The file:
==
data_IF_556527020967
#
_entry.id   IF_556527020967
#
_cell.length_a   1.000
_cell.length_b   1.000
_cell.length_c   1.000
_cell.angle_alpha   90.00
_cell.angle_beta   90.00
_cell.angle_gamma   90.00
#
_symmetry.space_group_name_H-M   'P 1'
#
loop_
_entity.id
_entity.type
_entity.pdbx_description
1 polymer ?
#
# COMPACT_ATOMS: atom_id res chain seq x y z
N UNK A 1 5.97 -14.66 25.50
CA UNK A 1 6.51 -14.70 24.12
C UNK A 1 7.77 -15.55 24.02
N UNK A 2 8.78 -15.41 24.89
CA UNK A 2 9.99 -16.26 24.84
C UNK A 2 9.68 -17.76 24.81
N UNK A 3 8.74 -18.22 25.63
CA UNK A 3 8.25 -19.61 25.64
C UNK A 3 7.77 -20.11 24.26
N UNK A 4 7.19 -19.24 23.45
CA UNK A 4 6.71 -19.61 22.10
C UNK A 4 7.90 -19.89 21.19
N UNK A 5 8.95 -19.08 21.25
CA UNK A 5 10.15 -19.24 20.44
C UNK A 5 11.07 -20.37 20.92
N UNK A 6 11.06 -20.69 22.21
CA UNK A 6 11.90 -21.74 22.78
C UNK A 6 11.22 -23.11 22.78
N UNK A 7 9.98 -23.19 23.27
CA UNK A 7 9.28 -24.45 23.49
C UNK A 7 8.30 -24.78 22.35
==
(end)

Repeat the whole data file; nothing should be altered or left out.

data_IF_556527020967
#
_entry.id   IF_556527020967
#
_cell.length_a   1.000
_cell.length_b   1.000
_cell.length_c   1.000
_cell.angle_alpha   90.00
_cell.angle_beta   90.00
_cell.angle_gamma   90.00
#
_symmetry.space_group_name_H-M   'P 1'
#
loop_
_entity.id
_entity.type
_entity.pdbx_description
1 polymer ?
#
# COMPACT_ATOMS: atom_id res chain seq x y z
N UNK A 1 5.97 -14.66 25.50
CA UNK A 1 6.51 -14.70 24.12
C UNK A 1 7.77 -15.55 24.02
N UNK A 2 8.78 -15.41 24.89
CA UNK A 2 9.99 -16.26 24.84
C UNK A 2 9.68 -17.76 24.81
N UNK A 3 8.74 -18.22 25.63
CA UNK A 3 8.25 -19.61 25.64
C UNK A 3 7.77 -20.11 24.26
N UNK A 4 7.19 -19.24 23.45
CA UNK A 4 6.71 -19.61 22.10
C UNK A 4 7.90 -19.89 21.19
N UNK A 5 8.95 -19.08 21.25
CA UNK A 5 10.15 -19.24 20.44
C UNK A 5 11.07 -20.37 20.92
N UNK A 6 11.06 -20.69 22.21
CA UNK A 6 11.90 -21.74 22.78
C UNK A 6 11.22 -23.11 22.78
N UNK A 7 9.98 -23.19 23.27
CA UNK A 7 9.28 -24.45 23.49
C UNK A 7 8.30 -24.78 22.35